IoT can propel both the top line and bottom line of telcos by introducing more operational efficiency and additional revenue streams
Given all the marketing push and hype around the Internet of Things (IoT), it is difficult to predict how business models will evolve over the next few years. For industry practitioners, this remains one of the major concerns. Usually, they ponder upon implementing the IoT and end up asking, “How can the IoT be used in my industry?”
Looking at the existing solutions is the most common approach to find an answer to this question. At one end, there are business-to-consumer (B2C) solutions, which are good to have but don’t solve the real pain. At the other end, we see some B2B trends around particular industries where the IoT can play a crucial role. One such vertical is telecom.
For more than a decade, telecom has been the poster boy of high-technology industry. This is because of its fast expansion, highly driven by innovation around smartphones and the Internet. New services are being promoted and new geographies being captured by telcos. All this adds complexity to managing the work optimally, combined with the force of launching new services that add value to eliminate the competition.
Emergence of the IoT presents some interesting opportunities for telcos. Great news is that these opportunities can propel both the top line and bottom line, introducing more operational efficiency and additional revenue streams. Let us look at some of the available options.
Enhancing operational efficiency
Remote infrastructure accounts for a significant portion of telcos’ operational cost. The IoT plays a significant role here in remote management and monitoring. Let us consider a mobile operator network, which contains many mobile cell towers that are spread across a large geographical area. For managing the remote equipment of telcos, protocols and standards are in place. However, there are issues like environmental protection, physical security and asset management.
Asset handling and monitoring
A remote cell tower site incorporates auxiliary equipment along with major telecommunication equipment in order to make things work. One such equipment is the generator for power backup, which ensures 24/7 network uptime. Energy meters, UPS and air-conditioning are other major assets. These come under the passive infrastructure. Predicting their failure in advance by monitoring their operational efficiency is an important part of remote management. The IoT makes it possible.
In remote places, physical security of costly equipment is important. This requires an IoT-enabled intrusion detection system. In addition, a tracking system for resource consumption by pilferable consumables such as batteries and fuels is needed to ensure timely alerts in order to minimise losses.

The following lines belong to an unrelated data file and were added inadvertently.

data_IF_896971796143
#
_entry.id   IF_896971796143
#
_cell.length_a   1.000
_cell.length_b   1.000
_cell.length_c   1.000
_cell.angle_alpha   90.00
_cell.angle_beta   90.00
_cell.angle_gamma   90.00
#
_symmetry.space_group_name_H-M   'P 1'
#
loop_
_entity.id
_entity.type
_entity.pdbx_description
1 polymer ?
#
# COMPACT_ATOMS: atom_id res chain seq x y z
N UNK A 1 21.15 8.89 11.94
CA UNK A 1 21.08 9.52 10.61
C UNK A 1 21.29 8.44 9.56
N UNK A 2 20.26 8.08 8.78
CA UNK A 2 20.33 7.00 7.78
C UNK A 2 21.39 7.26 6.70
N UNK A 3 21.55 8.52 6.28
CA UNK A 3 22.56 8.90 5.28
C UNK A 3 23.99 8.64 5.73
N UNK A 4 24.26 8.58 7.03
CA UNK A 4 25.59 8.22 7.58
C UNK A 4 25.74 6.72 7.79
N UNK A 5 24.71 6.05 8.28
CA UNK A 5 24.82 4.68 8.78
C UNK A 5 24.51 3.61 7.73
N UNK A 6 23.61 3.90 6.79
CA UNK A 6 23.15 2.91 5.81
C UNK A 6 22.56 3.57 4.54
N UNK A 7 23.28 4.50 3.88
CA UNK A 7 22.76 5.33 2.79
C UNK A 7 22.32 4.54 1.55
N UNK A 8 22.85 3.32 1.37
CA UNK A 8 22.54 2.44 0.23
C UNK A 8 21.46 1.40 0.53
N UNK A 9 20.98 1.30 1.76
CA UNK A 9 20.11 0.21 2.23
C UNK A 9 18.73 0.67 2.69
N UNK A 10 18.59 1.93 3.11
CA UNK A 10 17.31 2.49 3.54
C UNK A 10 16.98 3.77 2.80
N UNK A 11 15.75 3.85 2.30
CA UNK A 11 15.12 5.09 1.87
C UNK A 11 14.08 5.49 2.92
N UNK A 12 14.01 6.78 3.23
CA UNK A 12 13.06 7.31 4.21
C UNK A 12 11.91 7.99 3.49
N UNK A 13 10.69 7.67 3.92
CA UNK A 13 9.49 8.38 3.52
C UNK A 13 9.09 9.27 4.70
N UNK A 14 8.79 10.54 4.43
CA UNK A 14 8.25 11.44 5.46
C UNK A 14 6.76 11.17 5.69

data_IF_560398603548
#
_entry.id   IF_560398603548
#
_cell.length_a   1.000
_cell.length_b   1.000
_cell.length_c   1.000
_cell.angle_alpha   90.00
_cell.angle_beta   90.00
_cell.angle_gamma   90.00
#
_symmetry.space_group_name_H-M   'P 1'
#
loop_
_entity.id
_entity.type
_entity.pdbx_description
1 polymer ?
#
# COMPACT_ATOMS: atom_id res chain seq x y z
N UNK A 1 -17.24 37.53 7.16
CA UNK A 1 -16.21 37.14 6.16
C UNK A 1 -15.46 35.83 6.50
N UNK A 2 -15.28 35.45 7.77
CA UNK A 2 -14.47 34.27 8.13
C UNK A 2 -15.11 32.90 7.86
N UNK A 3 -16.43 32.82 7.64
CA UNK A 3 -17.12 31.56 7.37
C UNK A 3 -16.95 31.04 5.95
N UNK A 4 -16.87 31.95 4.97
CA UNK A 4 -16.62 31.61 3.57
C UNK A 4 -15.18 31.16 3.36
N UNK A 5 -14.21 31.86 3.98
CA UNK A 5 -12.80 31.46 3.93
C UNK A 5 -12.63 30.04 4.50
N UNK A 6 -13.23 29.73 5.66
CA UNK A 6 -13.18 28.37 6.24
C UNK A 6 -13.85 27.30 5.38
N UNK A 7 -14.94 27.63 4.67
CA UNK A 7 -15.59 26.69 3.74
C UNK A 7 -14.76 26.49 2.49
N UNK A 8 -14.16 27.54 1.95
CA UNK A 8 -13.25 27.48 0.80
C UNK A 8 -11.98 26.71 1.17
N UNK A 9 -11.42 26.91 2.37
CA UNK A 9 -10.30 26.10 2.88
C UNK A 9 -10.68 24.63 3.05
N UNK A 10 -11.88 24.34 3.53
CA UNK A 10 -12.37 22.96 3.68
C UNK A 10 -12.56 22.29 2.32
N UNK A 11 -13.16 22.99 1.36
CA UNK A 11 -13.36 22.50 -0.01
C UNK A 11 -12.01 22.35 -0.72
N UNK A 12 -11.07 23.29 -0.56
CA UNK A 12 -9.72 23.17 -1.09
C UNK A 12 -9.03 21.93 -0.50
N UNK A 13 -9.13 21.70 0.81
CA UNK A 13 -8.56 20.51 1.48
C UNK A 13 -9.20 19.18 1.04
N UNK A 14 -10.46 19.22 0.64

There is always the threat of environmental damage to remote sites. The IoT plays a major role in detecting conditions such as flood, smoke and bad weather. It also assists in providing control commands to either shut down the system to avoid irreparable damages or take any preventive measures.
Providing last-mile access to devices
When using the IoT to handle remote telco sites, it must be noted that the IoT depends on a reliable communication link. So it is crucial to consider something which doesn’t suffer from downsides of the telco’s terrestrial link failure.
By playing the role of a service provider, telcos can tap into the machine-to-machine (M2M) ecosystem. M2M communication needs very low bandwidth in comparison to human-to-human communication (which needs high-quality source and higher bandwidth).
Traditionally, existing technologies like Wi-Fi and GSM are used to enable M2M communication. These technologies, centered around high bandwidth, are overkill for M2M. They also consume excessive power and are therefore energy-inefficient in battery-powered applications.
Therefore, in recent years, new standards were developed for wide-area, radio-based and low-power technologies that are optimised for low data rates. Usually known as low-power WAN (LPWAN), these are highly power efficient. LoRaWAN and NB-IoT are two such competing standards.
LoRaWAN is already being used in some parts of the world. The general use cases of LoRaWAN are in agriculture, where it is used to establish communication links with sensors installed on the field. In a similar way, LoRaWAN can be deployed for public utilities like parking systems in urban areas. Telcos can tap into LoRaWAN by providing LoRaWAN services to businesses.
Offering value-added and intelligent services
Merging of virtual and physical worlds
Finding our way from physical to virtual world and vice-versa is a concept similar to physical web proposed by Google. But, this approach of Google works in a personal-area network (PAN) space.
Proximity sensing (ProSe) is based on standards of a service on top of 4G LTE cellular service that enables two devices to detect their proximity and exchange data. Some of the practical use cases are mentioned on the next page.